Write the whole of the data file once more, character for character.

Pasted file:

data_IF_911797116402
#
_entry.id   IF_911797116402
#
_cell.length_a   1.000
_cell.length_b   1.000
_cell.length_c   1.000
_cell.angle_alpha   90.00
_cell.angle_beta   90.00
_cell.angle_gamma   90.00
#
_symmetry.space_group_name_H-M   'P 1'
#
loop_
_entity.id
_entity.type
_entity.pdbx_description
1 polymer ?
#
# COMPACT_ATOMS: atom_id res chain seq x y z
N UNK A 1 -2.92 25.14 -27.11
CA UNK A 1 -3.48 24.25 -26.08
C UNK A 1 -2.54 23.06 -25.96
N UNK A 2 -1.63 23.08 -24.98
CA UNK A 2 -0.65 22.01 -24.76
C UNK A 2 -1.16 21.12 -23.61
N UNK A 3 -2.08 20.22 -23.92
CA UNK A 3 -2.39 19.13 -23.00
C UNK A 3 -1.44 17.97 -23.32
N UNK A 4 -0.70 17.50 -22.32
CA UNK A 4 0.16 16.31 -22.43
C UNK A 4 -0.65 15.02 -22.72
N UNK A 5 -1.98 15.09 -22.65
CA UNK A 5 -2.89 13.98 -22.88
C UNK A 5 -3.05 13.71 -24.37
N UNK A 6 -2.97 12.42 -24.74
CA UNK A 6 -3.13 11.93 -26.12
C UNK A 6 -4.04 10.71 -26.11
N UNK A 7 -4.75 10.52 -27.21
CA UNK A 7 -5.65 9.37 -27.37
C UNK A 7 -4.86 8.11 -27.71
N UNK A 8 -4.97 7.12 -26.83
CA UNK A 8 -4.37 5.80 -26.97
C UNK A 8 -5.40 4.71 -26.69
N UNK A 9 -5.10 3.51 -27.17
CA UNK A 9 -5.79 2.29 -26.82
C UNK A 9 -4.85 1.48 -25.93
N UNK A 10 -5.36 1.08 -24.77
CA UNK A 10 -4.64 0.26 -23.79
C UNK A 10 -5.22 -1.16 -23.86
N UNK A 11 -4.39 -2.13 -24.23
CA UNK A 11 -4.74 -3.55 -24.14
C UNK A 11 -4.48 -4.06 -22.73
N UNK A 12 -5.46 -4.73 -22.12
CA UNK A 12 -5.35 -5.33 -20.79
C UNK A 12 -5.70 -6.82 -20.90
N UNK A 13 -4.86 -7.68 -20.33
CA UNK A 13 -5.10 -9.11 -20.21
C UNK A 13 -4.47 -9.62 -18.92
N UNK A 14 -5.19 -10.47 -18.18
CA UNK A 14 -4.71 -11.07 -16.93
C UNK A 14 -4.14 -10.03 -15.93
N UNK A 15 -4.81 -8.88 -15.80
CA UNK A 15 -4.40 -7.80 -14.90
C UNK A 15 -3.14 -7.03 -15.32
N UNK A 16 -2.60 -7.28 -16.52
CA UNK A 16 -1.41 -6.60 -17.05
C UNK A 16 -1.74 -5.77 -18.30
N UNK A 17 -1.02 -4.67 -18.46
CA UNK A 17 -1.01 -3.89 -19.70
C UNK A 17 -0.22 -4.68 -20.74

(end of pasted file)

data_IF_911797116402
#
_entry.id   IF_911797116402
#
_cell.length_a   1.000
_cell.length_b   1.000
_cell.length_c   1.000
_cell.angle_alpha   90.00
_cell.angle_beta   90.00
_cell.angle_gamma   90.00
#
_symmetry.space_group_name_H-M   'P 1'
#
loop_
_entity.id
_entity.type
_entity.pdbx_description
1 polymer ?
#
# COMPACT_ATOMS: atom_id res chain seq x y z
N UNK A 1 -2.92 25.14 -27.11
CA UNK A 1 -3.48 24.25 -26.08
C UNK A 1 -2.54 23.06 -25.96
N UNK A 2 -1.63 23.08 -24.98
CA UNK A 2 -0.65 22.01 -24.76
C UNK A 2 -1.16 21.12 -23.61
N UNK A 3 -2.08 20.22 -23.92
CA UNK A 3 -2.39 19.13 -23.00
C UNK A 3 -1.44 17.97 -23.32
N UNK A 4 -0.70 17.50 -22.32
CA UNK A 4 0.16 16.31 -22.43
C UNK A 4 -0.65 15.02 -22.72
N UNK A 5 -1.98 15.09 -22.65
CA UNK A 5 -2.89 13.98 -22.88
C UNK A 5 -3.05 13.71 -24.37
N UNK A 6 -2.97 12.42 -24.74
CA UNK A 6 -3.13 11.93 -26.12
C UNK A 6 -4.04 10.71 -26.11
N UNK A 7 -4.75 10.52 -27.21
CA UNK A 7 -5.65 9.37 -27.37
C UNK A 7 -4.86 8.11 -27.71
N UNK A 8 -4.97 7.12 -26.83
CA UNK A 8 -4.37 5.80 -26.97
C UNK A 8 -5.40 4.71 -26.69
N UNK A 9 -5.10 3.51 -27.17
CA UNK A 9 -5.79 2.29 -26.82
C UNK A 9 -4.85 1.48 -25.93
N UNK A 10 -5.36 1.08 -24.77
CA UNK A 10 -4.64 0.26 -23.79
C UNK A 10 -5.22 -1.16 -23.86
N UNK A 11 -4.39 -2.13 -24.23
CA UNK A 11 -4.74 -3.55 -24.14
C UNK A 11 -4.48 -4.06 -22.73
N UNK A 12 -5.46 -4.73 -22.12
CA UNK A 12 -5.35 -5.33 -20.79
C UNK A 12 -5.70 -6.82 -20.90
N UNK A 13 -4.86 -7.68 -20.33
CA UNK A 13 -5.10 -9.11 -20.21
C UNK A 13 -4.47 -9.62 -18.92
N UNK A 14 -5.19 -10.47 -18.18
CA UNK A 14 -4.71 -11.07 -16.93
C UNK A 14 -4.14 -10.03 -15.93
N UNK A 15 -4.81 -8.88 -15.80
CA UNK A 15 -4.40 -7.80 -14.90
C UNK A 15 -3.14 -7.03 -15.32
N UNK A 16 -2.60 -7.28 -16.52
CA UNK A 16 -1.41 -6.60 -17.05
C UNK A 16 -1.74 -5.77 -18.30
N UNK A 17 -1.02 -4.67 -18.46
CA UNK A 17 -1.01 -3.89 -19.70
C UNK A 17 -0.22 -4.68 -20.74